Sunday, 18 April 2010

The Wheels are Turning

One week later, and I've started the third tutorial on 2D collision detection on the XNA Creators Club website, this time with transformed object.  Things have been cranked up a notch, as I've just bailed out (for a blog post and dinner) at the point where rotation matrices were mentioned.  They shouldn't be a problem for me in theory, but it's been a while since I used matrices at all.  Some brain spring-cleaning might be in order, to get rid of the cobwebs.

So far I now have a separate Block class, created via a right-click, which leads me to believe that Visual Studio will make me an incredibly lazy programmer.  Some more interesting objects have replaced the falling triangles, they rotate around their central point, and some ugly pop out when they reached the bottom of the screen has been fixed.

However, given that the background should only be red when the player avatar when he collides with a falling object, the screenshot on this post shows all is not well in my borrowed gaming epic.  The next part will resolve said issues, thanks to lovely matrix stuff, apparently.

As an aside, there was another bug in the code you are asked to paste in, which given that earlier the tutorial asked you to correct that exact same error is somewhat bizarre. Either it was another test or the author doesn't test his/her code.

Sunday, 11 April 2010

When Pixels Collide

I've gone through the second XNA tutorial on collision detection, this time with the collision detection on a per-pixel basis rather than just crude rectangles.  It uses the information from each pixel of the two images and then compares their pixel by looping through the arrays, ignoring magenta as a transparency key.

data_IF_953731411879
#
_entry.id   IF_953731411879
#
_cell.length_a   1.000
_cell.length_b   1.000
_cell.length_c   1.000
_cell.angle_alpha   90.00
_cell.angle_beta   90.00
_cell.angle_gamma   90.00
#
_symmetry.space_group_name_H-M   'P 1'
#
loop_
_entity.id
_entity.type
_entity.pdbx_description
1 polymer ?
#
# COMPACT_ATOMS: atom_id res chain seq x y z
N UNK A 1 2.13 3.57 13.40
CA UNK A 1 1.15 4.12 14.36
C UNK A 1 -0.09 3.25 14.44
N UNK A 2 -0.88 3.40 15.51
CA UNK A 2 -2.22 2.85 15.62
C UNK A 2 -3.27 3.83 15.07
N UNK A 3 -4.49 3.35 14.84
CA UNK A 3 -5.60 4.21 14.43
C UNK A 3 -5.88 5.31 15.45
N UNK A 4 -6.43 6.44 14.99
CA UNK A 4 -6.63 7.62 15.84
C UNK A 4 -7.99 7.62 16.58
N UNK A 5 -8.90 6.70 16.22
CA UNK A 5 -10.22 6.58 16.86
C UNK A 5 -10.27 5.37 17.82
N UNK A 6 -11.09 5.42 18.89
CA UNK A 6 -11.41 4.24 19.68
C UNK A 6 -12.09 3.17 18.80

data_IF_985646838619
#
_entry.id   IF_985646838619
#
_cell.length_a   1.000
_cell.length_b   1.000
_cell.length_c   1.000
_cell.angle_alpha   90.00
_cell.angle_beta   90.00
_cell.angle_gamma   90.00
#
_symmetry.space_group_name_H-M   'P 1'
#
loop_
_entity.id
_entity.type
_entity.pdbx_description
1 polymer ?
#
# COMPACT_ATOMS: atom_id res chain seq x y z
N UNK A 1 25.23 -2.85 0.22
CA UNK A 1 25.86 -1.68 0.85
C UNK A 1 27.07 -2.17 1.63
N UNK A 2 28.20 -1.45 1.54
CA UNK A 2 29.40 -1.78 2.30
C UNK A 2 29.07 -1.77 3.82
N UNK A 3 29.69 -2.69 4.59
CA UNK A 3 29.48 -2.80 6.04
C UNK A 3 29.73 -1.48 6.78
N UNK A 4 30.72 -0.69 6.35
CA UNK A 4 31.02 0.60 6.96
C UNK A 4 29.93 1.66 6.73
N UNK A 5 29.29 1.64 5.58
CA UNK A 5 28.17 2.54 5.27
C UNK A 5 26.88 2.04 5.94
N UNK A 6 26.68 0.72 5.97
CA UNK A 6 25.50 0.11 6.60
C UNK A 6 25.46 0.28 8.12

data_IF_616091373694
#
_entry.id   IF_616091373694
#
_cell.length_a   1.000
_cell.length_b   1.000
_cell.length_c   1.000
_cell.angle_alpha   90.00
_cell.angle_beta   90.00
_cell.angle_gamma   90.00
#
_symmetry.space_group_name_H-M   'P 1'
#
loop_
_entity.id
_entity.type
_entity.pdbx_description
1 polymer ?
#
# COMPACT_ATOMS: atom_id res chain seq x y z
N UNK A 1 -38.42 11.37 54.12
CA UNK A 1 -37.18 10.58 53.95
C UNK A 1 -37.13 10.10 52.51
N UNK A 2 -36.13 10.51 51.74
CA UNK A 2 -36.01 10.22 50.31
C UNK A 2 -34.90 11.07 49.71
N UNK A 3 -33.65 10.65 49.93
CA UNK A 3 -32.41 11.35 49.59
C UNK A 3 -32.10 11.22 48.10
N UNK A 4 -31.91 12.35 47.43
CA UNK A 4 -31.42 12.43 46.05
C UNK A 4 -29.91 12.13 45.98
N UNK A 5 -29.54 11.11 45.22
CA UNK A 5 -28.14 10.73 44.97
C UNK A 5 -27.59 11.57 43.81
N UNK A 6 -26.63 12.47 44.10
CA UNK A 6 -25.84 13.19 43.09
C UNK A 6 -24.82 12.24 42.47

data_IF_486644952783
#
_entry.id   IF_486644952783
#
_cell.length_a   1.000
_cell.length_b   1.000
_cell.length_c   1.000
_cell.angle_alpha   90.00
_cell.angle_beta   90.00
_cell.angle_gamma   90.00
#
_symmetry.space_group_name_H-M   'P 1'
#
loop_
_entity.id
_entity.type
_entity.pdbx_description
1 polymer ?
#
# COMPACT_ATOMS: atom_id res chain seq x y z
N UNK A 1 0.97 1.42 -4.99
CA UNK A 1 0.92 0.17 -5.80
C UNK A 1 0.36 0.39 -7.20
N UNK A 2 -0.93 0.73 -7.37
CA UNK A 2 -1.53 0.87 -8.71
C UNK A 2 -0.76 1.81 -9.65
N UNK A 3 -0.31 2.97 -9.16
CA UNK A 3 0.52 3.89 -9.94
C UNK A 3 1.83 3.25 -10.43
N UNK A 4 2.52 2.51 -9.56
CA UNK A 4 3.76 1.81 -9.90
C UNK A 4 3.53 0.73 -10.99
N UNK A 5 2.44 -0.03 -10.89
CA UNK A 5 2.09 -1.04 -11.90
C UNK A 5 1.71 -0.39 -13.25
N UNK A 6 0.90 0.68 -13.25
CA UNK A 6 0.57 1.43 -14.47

I made a small modification to the code in the tutorial, whereby I first decide if the rectangles bounding the two images overlap, as per the first tutorial, and then only do the pixel-by-pixel basis stuff if they do, as presumably the pixel-by-pixel stuff is more CPU-intensive.  I'm not actually sure that my way is faster though, as it's pretty quick either way.

As an aside, I tried to rename the Visual Studio project to something more generic than the original 'RectangleCollision', and for some bizarre reason renaming seems to take far too much effort if you want it also to change the project directory, etc.  I expected that Visual Studio would have an easy way to do this, but many of the file paths are greyed out so you can't change them directly, and at the same time there doesn't seem to be an obvious way to change them all at once.  A rather strange oversight, and an example of why I don't always like Visual Studio.  At least with your own makefiles, etc. it is very easy to change the paths quickly if you want to move/rename the project folder, especially if you specify file paths in a relative way.  Maybe I'm missing something here.

Saturday, 10 April 2010

Level up!

Two years and a nice shiny (well, lime green) Dell Studio 15 later, and I'm back on the game-making hobbyist horse.  I'm unencumbered by Apple, just after everyone else has started developing iPhone apps.

At first I was going to go for a free 'middleware' solution, such Adventure Game Studio (AGS) which broadly would do everything I would want for the kind of game I want to make.  At the same time I thought I would take a look at XNA Studio, especially given that I now use C# in my job, and ideally would like to improve my profiency with it.  Given that AGS now seems a little dated, I eventually chose XNA as my weapon of choice, especially given that it will hopefully improve my programming skills too.

Within the hour I was able to have a little game up and running, although admittedly I did little more than cut and paste from a tutorial, and I've only gone through the first part of the tutorial so far.  Rather strangely, the tutorial code contained an error, but anyone with an ounce of previous programming experience could fix it within a few seconds.  All told, it's already better than my Pong clone made all that time ago, simply because XNA provides much better support for accessing the graphics and input capabilities of my laptop than Java ever did, and brilliantly it also comes with some simple built-in collision detection routines.  A promising start.